I think My Repurposed Life is most known for how to build a headboard bench. Most people tell me that’s how they found my blog. I love making headboard benches of all sizes and kinds. I’ve lost count of how many I’ve made, but I still have a lot of beds left in my stash. Each bed is different, but most simple builds are the same. This tutorial and accompanying video will help you see how easy it is to make one of your own.
Jump to: How to make a headboard bench (video tutorial)
Jump to: How to use gel stain on your new headboard bench (video tutorial)
The supply list will be dependent on the look you’re going for with your headboard bench. Generally I use 1×4’ and 1×6’s for the frame and seat. Legs can be anything from chair legs, bed parts, or new lumber.
The tools I use are always the same.
We broke a record temperature at the end of the day with 76° on the DAY after Christmas! I try to stay on top of the extended forecast so I’m ready to work on projects when the weather permits.
Step 1 Choose the legs for your headboard bench
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Figuring out what legs you are going to use should be the very first step when building a headboard bench. You won’t know the measurements for the front or side of the skirt until you know the size of the legs.
While laying the legs on the headboard, measure the distance between the legs for your front brace.
Set the Kreg Jig to 3/4’ for all pocket holes including the front brace/skirt board.
If you don’t have a pocket hole jig, you can use “L” brackets. However, if you do a lot of projects, I highly recommend you investing in one of these jigs. For more details see my post How To Use A Kreg Jig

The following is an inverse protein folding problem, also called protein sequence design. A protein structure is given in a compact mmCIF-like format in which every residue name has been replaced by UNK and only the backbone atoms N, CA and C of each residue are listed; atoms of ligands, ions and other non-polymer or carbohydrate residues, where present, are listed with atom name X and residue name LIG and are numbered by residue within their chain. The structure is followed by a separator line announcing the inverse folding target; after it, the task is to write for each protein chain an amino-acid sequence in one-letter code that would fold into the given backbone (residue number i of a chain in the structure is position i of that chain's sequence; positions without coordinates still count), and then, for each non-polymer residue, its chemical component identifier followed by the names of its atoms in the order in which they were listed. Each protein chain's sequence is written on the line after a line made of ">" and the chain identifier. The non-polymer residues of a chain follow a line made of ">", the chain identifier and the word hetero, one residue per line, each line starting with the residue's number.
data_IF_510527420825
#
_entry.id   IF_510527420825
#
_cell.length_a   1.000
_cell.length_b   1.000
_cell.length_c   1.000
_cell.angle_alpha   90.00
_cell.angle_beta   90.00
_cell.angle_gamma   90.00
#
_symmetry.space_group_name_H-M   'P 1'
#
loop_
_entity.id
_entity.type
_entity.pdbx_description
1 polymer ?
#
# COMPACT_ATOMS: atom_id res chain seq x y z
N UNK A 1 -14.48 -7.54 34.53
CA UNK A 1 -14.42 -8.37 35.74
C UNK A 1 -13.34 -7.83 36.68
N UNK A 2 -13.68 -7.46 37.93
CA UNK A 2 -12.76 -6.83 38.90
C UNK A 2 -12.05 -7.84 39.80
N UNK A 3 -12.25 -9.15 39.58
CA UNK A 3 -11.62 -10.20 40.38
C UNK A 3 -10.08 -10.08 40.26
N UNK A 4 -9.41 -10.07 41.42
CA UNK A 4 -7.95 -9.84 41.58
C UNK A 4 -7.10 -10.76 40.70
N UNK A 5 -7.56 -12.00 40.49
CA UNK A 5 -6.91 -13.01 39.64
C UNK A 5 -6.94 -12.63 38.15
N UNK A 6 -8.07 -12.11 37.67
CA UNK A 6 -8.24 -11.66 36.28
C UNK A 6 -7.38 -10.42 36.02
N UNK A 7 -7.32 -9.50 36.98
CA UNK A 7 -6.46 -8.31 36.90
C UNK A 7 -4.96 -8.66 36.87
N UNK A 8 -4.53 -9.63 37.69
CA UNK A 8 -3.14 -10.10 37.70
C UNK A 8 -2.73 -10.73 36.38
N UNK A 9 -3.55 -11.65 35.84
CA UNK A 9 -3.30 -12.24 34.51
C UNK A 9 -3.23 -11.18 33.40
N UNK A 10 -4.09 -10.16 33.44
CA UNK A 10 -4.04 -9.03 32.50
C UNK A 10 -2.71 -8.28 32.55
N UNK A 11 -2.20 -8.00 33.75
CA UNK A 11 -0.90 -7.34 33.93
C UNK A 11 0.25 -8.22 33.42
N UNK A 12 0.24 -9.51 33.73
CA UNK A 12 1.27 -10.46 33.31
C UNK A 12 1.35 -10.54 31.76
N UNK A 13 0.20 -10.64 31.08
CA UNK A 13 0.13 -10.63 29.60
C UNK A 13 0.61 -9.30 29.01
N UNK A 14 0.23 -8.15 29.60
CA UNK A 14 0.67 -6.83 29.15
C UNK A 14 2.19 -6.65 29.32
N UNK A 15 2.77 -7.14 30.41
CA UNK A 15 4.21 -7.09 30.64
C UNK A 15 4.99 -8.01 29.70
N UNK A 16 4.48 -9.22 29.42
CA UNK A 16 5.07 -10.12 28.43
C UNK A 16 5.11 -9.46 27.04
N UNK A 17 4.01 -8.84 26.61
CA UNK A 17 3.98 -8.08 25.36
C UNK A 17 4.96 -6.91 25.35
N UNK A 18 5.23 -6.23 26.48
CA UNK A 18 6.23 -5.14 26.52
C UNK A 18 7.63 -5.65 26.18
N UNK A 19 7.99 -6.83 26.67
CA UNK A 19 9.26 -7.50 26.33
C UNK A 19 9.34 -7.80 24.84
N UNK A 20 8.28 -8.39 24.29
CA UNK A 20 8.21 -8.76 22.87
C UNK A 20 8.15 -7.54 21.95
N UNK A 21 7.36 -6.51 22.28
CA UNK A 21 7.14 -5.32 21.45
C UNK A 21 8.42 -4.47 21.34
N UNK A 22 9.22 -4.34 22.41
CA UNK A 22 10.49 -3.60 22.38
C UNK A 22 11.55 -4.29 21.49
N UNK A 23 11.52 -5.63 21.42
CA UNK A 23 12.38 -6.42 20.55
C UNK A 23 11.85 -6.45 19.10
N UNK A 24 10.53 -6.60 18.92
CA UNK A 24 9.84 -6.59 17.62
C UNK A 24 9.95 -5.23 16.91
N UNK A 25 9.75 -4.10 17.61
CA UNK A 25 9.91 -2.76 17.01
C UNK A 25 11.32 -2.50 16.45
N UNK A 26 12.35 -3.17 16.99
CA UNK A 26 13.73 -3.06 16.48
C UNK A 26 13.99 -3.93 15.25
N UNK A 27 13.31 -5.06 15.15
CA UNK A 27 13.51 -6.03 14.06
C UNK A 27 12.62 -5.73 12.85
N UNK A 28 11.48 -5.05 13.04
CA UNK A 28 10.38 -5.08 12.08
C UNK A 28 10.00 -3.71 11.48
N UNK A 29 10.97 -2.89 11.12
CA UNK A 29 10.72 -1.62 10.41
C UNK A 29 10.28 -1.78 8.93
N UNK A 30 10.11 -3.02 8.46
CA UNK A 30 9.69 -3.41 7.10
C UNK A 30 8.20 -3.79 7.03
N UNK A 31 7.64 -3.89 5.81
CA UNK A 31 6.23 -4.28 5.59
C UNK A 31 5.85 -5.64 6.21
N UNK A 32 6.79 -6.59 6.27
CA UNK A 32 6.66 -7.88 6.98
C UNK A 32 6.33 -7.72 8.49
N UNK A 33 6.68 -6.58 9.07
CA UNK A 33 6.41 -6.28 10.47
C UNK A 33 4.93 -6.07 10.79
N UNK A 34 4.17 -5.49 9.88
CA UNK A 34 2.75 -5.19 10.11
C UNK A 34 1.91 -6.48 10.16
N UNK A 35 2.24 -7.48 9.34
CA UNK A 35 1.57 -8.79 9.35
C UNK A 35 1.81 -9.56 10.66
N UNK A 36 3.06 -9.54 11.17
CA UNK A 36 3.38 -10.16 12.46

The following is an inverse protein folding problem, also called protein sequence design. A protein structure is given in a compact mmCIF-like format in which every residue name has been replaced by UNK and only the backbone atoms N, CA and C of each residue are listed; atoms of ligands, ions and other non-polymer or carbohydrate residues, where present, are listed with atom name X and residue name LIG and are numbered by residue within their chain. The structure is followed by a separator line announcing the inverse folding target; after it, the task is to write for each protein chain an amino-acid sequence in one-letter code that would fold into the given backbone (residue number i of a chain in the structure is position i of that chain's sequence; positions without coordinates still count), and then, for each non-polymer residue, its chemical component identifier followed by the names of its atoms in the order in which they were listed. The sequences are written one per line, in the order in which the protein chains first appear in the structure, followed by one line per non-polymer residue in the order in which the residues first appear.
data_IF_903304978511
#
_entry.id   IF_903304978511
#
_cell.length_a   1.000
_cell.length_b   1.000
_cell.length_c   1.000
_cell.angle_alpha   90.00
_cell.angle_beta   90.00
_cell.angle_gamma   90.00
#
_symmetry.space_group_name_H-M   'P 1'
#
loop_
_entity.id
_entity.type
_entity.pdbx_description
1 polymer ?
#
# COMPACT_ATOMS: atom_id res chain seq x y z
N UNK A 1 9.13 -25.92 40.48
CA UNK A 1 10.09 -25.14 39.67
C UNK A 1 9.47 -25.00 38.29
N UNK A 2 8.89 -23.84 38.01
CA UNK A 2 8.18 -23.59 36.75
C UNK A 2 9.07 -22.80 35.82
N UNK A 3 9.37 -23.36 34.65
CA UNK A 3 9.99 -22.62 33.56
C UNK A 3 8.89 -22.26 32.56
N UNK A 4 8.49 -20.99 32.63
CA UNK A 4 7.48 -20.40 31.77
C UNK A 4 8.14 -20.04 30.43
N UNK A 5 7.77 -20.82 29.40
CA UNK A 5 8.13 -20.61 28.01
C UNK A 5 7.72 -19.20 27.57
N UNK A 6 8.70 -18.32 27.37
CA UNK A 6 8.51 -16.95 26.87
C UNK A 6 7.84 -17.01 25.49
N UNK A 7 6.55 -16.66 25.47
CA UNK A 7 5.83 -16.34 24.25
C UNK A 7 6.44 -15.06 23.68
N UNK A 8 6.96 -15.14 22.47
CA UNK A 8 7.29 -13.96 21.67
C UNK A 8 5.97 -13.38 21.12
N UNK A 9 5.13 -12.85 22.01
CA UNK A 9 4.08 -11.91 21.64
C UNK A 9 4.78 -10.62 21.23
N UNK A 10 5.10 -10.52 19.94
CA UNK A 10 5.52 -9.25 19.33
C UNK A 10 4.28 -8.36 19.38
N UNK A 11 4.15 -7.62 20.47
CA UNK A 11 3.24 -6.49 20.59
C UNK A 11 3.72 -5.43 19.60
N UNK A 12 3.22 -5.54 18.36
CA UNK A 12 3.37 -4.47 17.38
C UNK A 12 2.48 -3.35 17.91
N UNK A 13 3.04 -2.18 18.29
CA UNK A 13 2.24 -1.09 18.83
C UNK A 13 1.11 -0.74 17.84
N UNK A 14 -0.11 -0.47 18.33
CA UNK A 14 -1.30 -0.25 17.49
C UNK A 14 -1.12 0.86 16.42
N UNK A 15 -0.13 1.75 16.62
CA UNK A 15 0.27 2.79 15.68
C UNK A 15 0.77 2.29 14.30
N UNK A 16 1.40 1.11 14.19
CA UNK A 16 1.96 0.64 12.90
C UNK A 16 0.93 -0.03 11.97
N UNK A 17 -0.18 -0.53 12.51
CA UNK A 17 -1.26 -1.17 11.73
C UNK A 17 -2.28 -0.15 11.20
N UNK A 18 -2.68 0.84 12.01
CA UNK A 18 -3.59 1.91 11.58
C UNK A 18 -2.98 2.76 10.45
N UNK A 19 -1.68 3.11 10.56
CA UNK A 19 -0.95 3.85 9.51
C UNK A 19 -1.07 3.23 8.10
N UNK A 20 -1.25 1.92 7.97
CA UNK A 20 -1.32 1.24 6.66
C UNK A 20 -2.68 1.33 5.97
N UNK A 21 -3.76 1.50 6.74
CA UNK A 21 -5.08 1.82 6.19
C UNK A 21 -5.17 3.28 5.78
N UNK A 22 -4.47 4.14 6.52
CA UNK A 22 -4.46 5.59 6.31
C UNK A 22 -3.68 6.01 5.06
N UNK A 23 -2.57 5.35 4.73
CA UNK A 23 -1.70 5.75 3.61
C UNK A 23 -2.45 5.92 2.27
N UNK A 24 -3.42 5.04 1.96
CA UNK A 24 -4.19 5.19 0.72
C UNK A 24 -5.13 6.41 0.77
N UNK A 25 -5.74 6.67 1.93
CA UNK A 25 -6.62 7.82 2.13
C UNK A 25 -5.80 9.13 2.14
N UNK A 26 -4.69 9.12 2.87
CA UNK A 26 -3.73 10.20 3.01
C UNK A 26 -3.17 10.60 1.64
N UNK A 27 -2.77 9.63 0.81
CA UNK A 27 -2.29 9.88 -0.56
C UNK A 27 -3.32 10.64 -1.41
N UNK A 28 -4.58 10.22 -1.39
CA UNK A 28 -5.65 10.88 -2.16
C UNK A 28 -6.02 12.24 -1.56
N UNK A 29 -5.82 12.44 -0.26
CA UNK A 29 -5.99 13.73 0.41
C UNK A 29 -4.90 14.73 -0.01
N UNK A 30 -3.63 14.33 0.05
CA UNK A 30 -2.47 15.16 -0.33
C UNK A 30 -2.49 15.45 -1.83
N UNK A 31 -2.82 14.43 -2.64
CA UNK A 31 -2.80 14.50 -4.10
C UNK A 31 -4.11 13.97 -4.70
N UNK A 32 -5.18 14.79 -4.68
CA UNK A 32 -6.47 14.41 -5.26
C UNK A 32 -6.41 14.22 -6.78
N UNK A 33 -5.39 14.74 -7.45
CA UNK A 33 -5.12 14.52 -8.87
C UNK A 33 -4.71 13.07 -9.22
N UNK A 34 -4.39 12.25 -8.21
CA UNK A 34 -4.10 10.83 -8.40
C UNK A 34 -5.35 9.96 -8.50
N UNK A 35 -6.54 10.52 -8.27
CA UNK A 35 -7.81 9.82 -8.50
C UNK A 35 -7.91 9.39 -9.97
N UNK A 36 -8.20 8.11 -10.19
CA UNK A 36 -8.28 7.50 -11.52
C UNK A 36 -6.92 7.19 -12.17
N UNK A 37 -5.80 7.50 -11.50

Keep a sanding sponge handy to sand every cut as you complete it.
Step 2 Make the front apron
Typically when you use 3/4” pine you’ll use 1 1/4” pocket hole screws—but because I was securing the 3/4” pine to the ripped 2×4’s (front legs) I used 1 1/2” pocket hole screws. Kreg jig right angle clamps help to hold the boards together to get a perfect fit.
Step 3 & 4 Attach side to front leg and headboard
Because I was building this headboard bench on a table, I put the level on the table, and used the same “level” bubble on the sides. Again, the right angle clamps make easy work of this task. I used 1 1/2” pocket hole screws to secure the sides against the front leg and the headboard. A rubber mallet is helpful to tap the boards for alignment.
Step 5 Drill pocket holes and attach center support
I cut a small board to place in the center to help support the plank seat. I installed it by drilling pocket holes.
To give a clean look for the underneath side of the bench, I attach the cross brace with the pocket holes facing up. Because I was attaching 3/4” pine to 3/4” pine, I used the recommended 1 1/4” pocket hole screws for this step.
Step 6 Cut seat slats
I cut the planks for the seat using 1×4’s. (note: I did the middle brace after cutting the boards. In the picture above you can see the seat planks resting in front of the bench. I had to rip one of the boards a little in order to get them all to fit from front to back. I placed the ripped (more narrow) board up against the back of the bench.
Step 7 Attach seat slats with nail gun
Truth in blogging—I wore the safety glasses you see by the rubber mallet to secure the planks with my nail gun. But—as things happen—the camera batteries died. After I charged the camera and went back to work, I pretended to do the nail gun and forgot to put the safety glasses back on.